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Re: [CSSOM] Searching/Navigating stylesheets

From: Tab Atkins Jr. <jackalmage@gmail.com>
Date: Mon, 11 Apr 2011 15:25:35 -0700
Message-ID: <BANLkTim_AV4JkM3JY=Li69yCNim+Vtn6ZA@mail.gmail.com>
To: Boris Zbarsky <bzbarsky@mit.edu>
Cc: www-style list <www-style@w3.org>
On Mon, Apr 11, 2011 at 2:44 PM, Boris Zbarsky <bzbarsky@mit.edu> wrote:
> On 4/11/11 12:57 PM, Tab Atkins Jr. wrote:
>>
>> Possible Solution: Add elem.rules(), which returns a list of rulesets
>> (CSSStyleRule) that apply to the element, ordered by decreasing
>> specificity.
>
> Gecko sort of has this internally.  Webkit exposes this to web content, sort
> of.  See the discussion in
> https://bugzilla.mozilla.org/show_bug.cgi?id=438278

Yup.  getMatchedCSSRules exposes this information, but in reverse
order (least specific first), which is kinda annoying.  Plus, it has
same frustrating call pattern as getComputedStyle, where the function
is defined on window and takes the element as an argument.


> There are a bunch of open questions involving user/ua sheets, cross-site
> stylesheets, etc that need to be answered before exposing this sort of thing
> to web content.

Indeed.  I'd want to expose the information in UA/user stylesheets,
though perhaps in a readonly way.  Cross-site stylesheets are a
problem, unfortunately.  Probably we'd just have to omit that
information, and live with the fact that this means the info may be
incomplete.  There's a lot of things you can't do with cross-domain
stylesheets.


>> Also, elem.rules(‘property’), which filters the rulesets
>> to only include ones which actually set the particular property.
>
> Note that this is not as useful as it may seem (e.g. elem.rules("color") has
> a good chance of not telling you anything useful).  It's not clear to me
> whether the usefulness outweighs the footgun potential.

Hm, I'm probably just being dumb here and missing something obvious,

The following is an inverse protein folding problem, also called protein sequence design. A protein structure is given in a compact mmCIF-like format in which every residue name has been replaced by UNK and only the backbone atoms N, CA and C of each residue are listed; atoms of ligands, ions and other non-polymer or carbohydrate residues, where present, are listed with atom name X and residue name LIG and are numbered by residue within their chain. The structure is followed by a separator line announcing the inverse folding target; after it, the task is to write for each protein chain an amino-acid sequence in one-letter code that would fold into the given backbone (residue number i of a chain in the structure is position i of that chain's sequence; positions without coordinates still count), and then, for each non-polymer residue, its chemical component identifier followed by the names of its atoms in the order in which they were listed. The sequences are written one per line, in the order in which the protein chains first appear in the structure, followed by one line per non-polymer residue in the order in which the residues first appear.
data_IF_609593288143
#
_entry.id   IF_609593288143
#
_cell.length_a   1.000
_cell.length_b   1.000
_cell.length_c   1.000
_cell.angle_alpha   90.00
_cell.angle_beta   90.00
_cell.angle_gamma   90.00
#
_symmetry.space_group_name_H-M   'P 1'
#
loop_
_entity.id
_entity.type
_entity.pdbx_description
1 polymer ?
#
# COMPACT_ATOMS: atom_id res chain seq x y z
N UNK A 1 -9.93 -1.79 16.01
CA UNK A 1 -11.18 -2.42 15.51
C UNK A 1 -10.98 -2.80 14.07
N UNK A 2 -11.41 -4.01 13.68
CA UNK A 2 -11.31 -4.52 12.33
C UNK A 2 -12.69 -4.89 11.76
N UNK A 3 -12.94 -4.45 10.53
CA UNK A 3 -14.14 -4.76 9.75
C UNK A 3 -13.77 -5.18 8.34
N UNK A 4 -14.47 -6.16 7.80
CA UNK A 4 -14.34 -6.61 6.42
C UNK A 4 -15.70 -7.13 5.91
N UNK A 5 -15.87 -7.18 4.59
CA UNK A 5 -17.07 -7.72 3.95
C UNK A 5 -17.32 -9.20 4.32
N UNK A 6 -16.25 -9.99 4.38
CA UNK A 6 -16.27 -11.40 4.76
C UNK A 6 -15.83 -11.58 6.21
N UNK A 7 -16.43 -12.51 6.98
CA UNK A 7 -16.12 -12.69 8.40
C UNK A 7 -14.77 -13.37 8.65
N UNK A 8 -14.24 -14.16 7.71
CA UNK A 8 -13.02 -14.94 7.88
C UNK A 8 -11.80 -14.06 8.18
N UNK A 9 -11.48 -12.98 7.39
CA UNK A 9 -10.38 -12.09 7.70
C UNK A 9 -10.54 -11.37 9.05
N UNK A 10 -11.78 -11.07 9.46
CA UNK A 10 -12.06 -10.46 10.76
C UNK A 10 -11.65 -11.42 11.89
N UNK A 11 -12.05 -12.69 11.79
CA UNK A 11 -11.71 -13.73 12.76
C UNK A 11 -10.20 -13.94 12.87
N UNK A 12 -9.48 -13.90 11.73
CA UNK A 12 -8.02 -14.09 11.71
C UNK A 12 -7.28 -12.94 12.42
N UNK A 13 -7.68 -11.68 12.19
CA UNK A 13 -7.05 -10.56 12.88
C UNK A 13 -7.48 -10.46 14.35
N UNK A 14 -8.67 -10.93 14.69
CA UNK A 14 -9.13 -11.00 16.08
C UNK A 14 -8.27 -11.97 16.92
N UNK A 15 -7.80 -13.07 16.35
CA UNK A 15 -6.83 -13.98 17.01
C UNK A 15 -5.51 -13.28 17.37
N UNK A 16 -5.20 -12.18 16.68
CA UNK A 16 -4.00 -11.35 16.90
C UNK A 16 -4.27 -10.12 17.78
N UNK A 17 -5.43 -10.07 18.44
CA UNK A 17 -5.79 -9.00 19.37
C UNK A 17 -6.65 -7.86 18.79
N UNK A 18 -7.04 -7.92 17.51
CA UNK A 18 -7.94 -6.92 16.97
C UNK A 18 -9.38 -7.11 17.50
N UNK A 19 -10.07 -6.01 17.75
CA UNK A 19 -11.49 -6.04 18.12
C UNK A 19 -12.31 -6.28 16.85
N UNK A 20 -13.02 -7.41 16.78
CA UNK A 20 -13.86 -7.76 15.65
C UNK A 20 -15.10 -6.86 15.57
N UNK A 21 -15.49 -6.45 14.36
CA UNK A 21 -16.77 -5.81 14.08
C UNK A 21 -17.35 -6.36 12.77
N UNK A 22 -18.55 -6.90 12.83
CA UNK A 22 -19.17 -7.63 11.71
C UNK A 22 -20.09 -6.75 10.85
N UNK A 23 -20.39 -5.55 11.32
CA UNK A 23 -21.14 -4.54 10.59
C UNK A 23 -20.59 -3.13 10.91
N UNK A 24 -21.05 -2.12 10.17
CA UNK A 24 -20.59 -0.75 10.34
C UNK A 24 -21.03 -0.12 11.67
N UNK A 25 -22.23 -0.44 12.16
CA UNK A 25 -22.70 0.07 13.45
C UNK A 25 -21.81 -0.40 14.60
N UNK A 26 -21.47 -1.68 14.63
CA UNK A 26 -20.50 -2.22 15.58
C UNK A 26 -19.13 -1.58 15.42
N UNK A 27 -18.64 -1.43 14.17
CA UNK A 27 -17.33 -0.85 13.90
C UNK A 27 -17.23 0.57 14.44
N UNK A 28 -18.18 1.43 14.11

but why does this have a good chance of not telling you anything
useful?


>> Possible Solution: Add an @id name; rule that can be added to
>> declaration blocks, and a document.ruleByID(name) function which
>> returns the ruleset with the given id.
>
> Or rather a ruleset with the given id; presumably one that comes last in
> cascade order?  Again, the question of what to do for cross-site stylesheets
> remains.

Not sure whether it should be the first or last thing with a given id.
 Getting the first matches HTML's multiple-id behavior, but getting
the last matches CSS's usual behavior when overriding things.  I
suspect grabbing the last is the better answer.

For cross-domain stylesheets, same answer - they'd be ignored for the
purpose of this function.


>> Possible Solution: Add a rule.disable() and rule.enable() to CSSRule,
>> and rule.disable(‘property’) and rule.enable(‘property’) to
>> CSSStyleRule, which “turn off” the ruleset or the specific property,
>> and turn it back on again.  This could possibly be reflected by a
>> !disabled value appended to the property.
>
> This makes sense to me for rules.  I'm not sure about doing it on a
> per-property basis...

Editors like Webkit's Inspector or Firebug allow you to shut down
individual properties in a ruleset.


>> Possible Solution: Allow declaration blocks to be selected with
>> Selectors.  A stylesheet is a root node, rulesets are children (some
>> types of rulesets, like media rules, can have more rulesets as
>> children), and properties are attributes on the ruleset.  You could
>> then easily find your custom property by doing something like:
>
> This involves the parser doing "something" with properties it can't parse,
> right?  I'm somewhat opposed to this.  If you can't parse it, you have no
> idea how to expose it properly.  I do note you considered this.
>
>> After all, the parser knows what the property's name was
>
> That's not necessarily true, no.
>
>> the error-handling implicitly looks for things that look like property
>> names and values so it can skip over them properly.
>
> No, the error-handling just looks for ';' not inside
> parens/brackets/quotes/etc.  It's pretty easy to create things that look
> nothing like allowed property/value pairs and that current CSS parsers skip
> over just fine; you'd need to define new CSS parsing rules to make this work
> at all.

Ah, kk.  Webkit's Inspector does indeed attempt to parse invalid CSS
as an unknown property/value pair, and displays it.  For example, if I
create a document with <div style="foo:bar;"></div> and inspect the
element, I'll see a "foo:bar" property there flagged as invalid.

The additional parsing rules should be relatively trivial - just split
the invalid content at the first ':'.  If the content preceding the
colon matches the property-name production, trim the whitespace off
both pieces and expose it as an invalid property.  Values are only
exposed as strings in current CSSOM, and we can decide whether to try
and be smarter about things when we decide on a more advanced CSSOM
interface.

(This could also be expanded to allow exposing custom @-rules inside
of blocks, once we allow that sort of thing.)

~TJ
Received on Monday, 11 April 2011 22:26:23 GMT

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